Building an organizational culture that values and prioritizes UX simplifies creating a work environment where employees always put customers first. If all your departments operate with such a mindset, it will help move you up the UX maturity model.
Step 5. Conduct user research
User research should be a priority because user feedback and insights are essential for creating successful user-centered designs. Encourage all teams to conduct user research regularly and apply the insights to fulfill their functions. Teams should also share user insights with teammates across the organization to help others learn and improve.
Your company’s user research should cover understanding user needs, preferences, and behaviors. You can use various qualitative and quantitative research methods, such as surveys and interviews, to gain the insights you need. Insights from the research will facilitate making the best data-driven product design and development decisions. Customer-facing staff can also use the insights to improve interactions with clients.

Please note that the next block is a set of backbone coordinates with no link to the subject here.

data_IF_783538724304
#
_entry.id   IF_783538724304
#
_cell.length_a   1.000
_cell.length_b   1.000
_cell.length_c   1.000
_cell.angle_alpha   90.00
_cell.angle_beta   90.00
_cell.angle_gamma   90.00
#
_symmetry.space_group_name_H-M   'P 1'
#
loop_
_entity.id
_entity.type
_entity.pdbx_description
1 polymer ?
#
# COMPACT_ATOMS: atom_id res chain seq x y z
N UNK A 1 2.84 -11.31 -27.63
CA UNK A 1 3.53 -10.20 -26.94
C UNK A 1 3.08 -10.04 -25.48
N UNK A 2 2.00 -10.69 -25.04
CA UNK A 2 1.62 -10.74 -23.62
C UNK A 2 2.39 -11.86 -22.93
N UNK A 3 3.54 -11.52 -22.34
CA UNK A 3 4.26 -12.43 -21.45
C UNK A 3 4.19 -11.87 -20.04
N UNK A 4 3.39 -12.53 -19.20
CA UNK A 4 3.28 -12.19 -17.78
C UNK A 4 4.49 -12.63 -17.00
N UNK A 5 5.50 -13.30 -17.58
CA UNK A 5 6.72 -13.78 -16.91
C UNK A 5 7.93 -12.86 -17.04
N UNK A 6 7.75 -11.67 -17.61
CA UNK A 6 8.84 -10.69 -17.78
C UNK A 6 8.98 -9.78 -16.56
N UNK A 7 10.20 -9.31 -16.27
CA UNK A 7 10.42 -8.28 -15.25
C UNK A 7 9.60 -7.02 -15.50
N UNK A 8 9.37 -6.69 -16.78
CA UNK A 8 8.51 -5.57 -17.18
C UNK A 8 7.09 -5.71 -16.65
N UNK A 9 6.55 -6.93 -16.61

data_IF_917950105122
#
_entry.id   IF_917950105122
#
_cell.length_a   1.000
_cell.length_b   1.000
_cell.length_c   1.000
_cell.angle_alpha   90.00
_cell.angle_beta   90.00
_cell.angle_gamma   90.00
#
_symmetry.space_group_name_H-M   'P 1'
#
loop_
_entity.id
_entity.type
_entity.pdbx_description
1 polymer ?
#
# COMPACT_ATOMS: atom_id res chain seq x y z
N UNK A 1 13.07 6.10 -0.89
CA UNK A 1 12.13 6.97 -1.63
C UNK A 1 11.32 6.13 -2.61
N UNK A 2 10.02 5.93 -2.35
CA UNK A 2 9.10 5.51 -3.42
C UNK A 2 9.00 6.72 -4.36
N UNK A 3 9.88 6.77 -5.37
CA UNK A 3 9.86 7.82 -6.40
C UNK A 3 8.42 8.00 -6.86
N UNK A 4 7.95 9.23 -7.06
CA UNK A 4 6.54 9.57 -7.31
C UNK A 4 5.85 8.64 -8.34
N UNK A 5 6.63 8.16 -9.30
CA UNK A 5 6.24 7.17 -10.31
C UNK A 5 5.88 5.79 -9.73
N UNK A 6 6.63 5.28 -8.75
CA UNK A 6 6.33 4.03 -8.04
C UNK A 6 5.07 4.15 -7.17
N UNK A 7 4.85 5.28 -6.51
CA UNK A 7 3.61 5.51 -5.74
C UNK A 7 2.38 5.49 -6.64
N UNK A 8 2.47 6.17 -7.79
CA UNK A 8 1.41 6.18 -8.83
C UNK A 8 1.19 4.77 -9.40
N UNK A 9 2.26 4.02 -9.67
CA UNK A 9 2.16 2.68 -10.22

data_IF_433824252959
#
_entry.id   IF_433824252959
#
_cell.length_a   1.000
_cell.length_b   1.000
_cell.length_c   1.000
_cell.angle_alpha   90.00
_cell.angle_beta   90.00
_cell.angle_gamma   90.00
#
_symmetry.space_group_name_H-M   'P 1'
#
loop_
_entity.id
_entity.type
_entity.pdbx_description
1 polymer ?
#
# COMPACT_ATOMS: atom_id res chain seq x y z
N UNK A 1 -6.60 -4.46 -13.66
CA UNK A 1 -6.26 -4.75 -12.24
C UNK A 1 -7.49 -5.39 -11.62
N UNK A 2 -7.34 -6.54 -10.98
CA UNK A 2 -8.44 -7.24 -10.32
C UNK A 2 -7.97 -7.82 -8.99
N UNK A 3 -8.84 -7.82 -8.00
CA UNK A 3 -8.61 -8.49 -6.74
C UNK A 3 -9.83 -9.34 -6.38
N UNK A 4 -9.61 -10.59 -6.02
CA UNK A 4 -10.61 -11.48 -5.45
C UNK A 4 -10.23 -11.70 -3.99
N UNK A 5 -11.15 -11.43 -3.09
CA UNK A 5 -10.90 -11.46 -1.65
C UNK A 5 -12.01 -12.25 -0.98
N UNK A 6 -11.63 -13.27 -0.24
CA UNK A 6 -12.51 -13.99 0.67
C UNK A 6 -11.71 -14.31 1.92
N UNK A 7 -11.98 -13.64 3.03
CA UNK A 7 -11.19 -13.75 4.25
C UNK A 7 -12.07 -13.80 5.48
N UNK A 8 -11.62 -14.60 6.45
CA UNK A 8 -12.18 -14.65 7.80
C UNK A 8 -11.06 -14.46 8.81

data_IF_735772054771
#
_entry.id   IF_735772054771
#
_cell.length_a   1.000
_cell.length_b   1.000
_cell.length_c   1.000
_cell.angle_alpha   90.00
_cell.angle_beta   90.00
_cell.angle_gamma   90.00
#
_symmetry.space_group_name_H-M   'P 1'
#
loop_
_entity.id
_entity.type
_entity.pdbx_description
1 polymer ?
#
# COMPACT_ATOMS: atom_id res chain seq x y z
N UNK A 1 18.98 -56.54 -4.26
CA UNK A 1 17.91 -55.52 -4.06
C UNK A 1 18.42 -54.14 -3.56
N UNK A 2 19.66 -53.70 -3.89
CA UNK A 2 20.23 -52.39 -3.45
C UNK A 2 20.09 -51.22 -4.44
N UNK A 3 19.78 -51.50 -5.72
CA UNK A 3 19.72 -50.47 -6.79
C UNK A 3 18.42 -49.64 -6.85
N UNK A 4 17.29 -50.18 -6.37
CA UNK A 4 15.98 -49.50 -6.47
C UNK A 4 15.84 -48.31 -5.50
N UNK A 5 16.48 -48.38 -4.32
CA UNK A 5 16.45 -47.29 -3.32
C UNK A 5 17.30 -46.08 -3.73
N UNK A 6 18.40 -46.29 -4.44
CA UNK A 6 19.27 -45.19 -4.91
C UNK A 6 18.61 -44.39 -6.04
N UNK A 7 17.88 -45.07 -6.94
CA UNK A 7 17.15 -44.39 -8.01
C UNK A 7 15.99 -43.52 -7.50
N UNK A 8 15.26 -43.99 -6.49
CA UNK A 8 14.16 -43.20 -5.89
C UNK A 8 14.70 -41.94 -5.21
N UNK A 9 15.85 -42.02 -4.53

Step 6. Implement UX design standards
Provide clearly defined design standards and guidelines that every organization member can follow. Also, establish clear processes and procedures for adhering to the provided standards and guidelines.
Putting such UX standards in place will ensure consistency among your workers and coherence across products. It will also ensure that everyone on your team understands their roles and responsibilities in the UX design process.
Your organization’s design standards and processes should cover everything from UX design and research to customer interactions. You must frequently revise these standards and processes to ensure they remain effective, relevant, and up to industry standards.
Would you like an expert to help your company move up on the UX maturity model? Talk to DevSquad today. We have years of experience helping SaaS companies develop user-centric products that match business goals. Click here to learn more about how we can help your SaaS company improve.